The Theory of Everything (2014)

Watching “The Theory of Everything” last night, what struck me the most was how empowering technology can be when designed to fit the needs of people with disabilities. Without his hand clicker (later a cheek muscle interface) and computerized voice, he would not have been able to share his insights with the world.

While not everyone has Stephen Hawking’s intellect, you can just imagine how much potential is left untapped in millions of people with sensory or motor disabilities.

Plants Talk to Each Other Using an Internet of Fungus

Mycelium running through soil (Credit: Nigel Cattlin / Alamy

I came across an interesting article over at BBC about how plants talk to each other using an “internet of fungus”. While the science itself is interesting, what caught my attention was the headline’s refreshing use of metaphor. It’s much more common to use nature metaphors to communicate technological concepts, e.g. “fertile ground for innovation”, “tech ecosystem”, “computer virus”, than it is to do it the other way around. I particularly love the phrase “Internet of fungus”.

Tagalog Imperialism

Around 8 or 9 years ago, I bought Rodolfe Cabonce’s English-Cebuano dictionary. At that time, “nagtuon ko og Cebuano” because I was curious about one of our country’s major languages (if you say “dialect,” you’re wrong and should be punched in the face). It was a lot of fun because it was different enough to be interesting but similar enough that I didn’t have to learn a whole new set of grammatical constructs.
It taught me that there wasn’t anything inherently superior about my mother tongue, Tagalog, and helped me appreciate the different accents with which we speak it around the country.

So this brouhaha about our bar exams allegedly lowering their standards just because the top 10 didn’t come from Luzon reflects a disturbing attitude of entitlement, insecurity, and ignorance that should no longer exist in this day and age. It’s been more than 100 years since we left Hispanic rule but their divide and conquer tactics still linger.

Can we stop this idiocy, fellow Manileños and Luzonistas? Maybe just accept that some people did well and it just so happened they lived South of us? Let’s not be complacent and entitled just because we’re in the capital.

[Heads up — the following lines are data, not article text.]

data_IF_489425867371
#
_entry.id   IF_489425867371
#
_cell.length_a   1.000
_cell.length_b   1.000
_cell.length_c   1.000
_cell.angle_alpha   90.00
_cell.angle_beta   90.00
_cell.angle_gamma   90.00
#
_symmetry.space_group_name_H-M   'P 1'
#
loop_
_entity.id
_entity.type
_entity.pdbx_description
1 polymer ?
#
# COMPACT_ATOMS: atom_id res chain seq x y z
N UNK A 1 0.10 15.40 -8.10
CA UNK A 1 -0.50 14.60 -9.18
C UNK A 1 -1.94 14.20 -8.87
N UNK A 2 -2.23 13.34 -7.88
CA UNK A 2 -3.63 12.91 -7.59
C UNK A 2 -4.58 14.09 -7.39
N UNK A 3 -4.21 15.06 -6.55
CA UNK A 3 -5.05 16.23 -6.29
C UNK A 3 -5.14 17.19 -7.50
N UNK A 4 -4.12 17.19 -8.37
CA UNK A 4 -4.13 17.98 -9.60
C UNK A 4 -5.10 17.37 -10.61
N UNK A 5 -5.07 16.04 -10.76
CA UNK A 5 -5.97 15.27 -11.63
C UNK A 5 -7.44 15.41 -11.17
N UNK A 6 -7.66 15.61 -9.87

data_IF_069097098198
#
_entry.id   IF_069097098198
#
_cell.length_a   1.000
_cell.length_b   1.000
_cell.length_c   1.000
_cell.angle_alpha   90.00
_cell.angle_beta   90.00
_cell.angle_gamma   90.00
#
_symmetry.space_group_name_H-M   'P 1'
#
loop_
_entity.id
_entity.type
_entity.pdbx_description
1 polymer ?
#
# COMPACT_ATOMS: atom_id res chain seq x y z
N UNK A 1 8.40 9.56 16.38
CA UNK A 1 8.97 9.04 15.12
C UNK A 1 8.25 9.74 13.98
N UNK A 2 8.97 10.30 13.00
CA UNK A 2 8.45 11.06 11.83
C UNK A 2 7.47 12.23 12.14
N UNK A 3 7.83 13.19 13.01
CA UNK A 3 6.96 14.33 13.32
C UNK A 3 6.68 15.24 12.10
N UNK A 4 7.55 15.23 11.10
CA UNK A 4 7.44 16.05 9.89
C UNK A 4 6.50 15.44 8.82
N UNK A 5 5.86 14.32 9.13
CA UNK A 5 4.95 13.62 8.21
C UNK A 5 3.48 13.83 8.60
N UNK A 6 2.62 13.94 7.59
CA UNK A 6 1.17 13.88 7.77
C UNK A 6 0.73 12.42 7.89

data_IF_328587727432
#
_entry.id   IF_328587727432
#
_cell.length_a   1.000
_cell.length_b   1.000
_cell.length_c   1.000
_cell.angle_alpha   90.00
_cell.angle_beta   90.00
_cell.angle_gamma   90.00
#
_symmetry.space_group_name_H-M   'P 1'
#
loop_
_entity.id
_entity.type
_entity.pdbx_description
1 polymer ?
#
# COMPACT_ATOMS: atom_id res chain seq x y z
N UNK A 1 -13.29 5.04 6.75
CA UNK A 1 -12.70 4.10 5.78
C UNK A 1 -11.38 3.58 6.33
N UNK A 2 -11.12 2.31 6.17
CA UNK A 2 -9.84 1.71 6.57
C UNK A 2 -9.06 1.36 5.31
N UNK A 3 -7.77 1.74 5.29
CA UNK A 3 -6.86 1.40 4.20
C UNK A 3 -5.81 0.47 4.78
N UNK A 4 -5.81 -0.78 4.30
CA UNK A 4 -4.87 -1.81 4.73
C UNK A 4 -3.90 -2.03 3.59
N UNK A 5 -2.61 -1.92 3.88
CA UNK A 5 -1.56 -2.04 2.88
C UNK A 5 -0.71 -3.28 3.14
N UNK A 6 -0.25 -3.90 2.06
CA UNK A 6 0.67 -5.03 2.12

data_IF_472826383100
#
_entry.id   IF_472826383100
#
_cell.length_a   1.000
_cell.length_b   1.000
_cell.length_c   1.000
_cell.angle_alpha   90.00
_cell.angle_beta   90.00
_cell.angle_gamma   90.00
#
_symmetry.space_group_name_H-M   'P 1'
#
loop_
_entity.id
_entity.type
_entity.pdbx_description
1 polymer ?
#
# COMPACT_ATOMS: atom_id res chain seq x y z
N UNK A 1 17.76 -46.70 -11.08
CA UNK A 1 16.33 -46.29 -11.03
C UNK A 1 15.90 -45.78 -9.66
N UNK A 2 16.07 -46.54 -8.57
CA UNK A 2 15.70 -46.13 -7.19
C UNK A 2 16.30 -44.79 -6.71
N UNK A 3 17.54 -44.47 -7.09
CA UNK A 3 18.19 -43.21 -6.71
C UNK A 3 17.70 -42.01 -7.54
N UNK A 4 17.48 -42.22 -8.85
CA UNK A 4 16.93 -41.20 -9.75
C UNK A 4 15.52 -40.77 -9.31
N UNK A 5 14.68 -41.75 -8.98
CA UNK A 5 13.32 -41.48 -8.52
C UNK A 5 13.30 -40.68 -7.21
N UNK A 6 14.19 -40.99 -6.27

Hidden Figures (2016)

Hidden Figures (2016) is inspiring, eye-opening, and nerdgasmic. The three protagonists — Mary Jackson, Katherine Johnson, and Dorothy Vaughan — are heroes who deserve far more recognition than history has given them. I didn’t understand much of the orbital math, but the scenes with the gigantic IBM computer, Fortran, and punch cards made me giddy. Big props to the people behind this movie. We need more of these stories!

System-Generated is Not an Excuse

“This is Mylene from PLDT calling you to remind you of your upcoming bill on September 6—” said the caller from the unknown number before I cut her off.

Irritated, I replied with “Yes, yes, I know that. I pay on time. Why not just text me?”

“It’s just a system generated list po that I’m calling. The system just gave it to me.”

Sigh. I hung up. Huh? System generated? That’s not an excuse. That gives systems a bad rap. You could easily make it so that the system only lists subscribers who had had X overdues in the past Y months. So why don’t they? Isn’t that a waste of valuable minutes and thus, manpower? What inefficiency. They don’t care, though. Duopolies don’t need to care. Their survival isn’t at stake. This is what we tolerate, and it must change. We must change.

I am Guilty of Hiring a Part-Time Maid: A Lesson in Delegation

I have trouble delegating. I grew up learning how to do most things myself and I’ve always been hesitant whenever I have to get someone else to do things for me.

The problem is that I like my condo clean, but doing that myself takes up a lot of time, sometimes half a day on a weekend. Precious, precious weekends.

A friend referred me to a cleaning lady who worked part time. My condo is too small for a full time maid. I called her up and she told me her rate of 500 pesos for 5 hours of housework. Labor is cheap in the Philippines.

On the scheduled day, she arrived and started vacuuming the carpet and mopping the tiles. I asked her if she was going to go home afterwards. She said she needed to fetch her child from her P.E. class first. As she continued to clean, I used the time to write and work on my goals.

Suddenly, I felt a tinge of guilt. Here I was doing what I wanted to do while she was cleaning for me. Cleaning for a living. For survival. Life isn’t fair. Why am I so privileged? Do I really deserve this?

But then I realized two things. One is that by paying her, I am giving her more income that she can use for her child’s education. The second is that I get to free up time for myself to work on things with more value to society (I hope).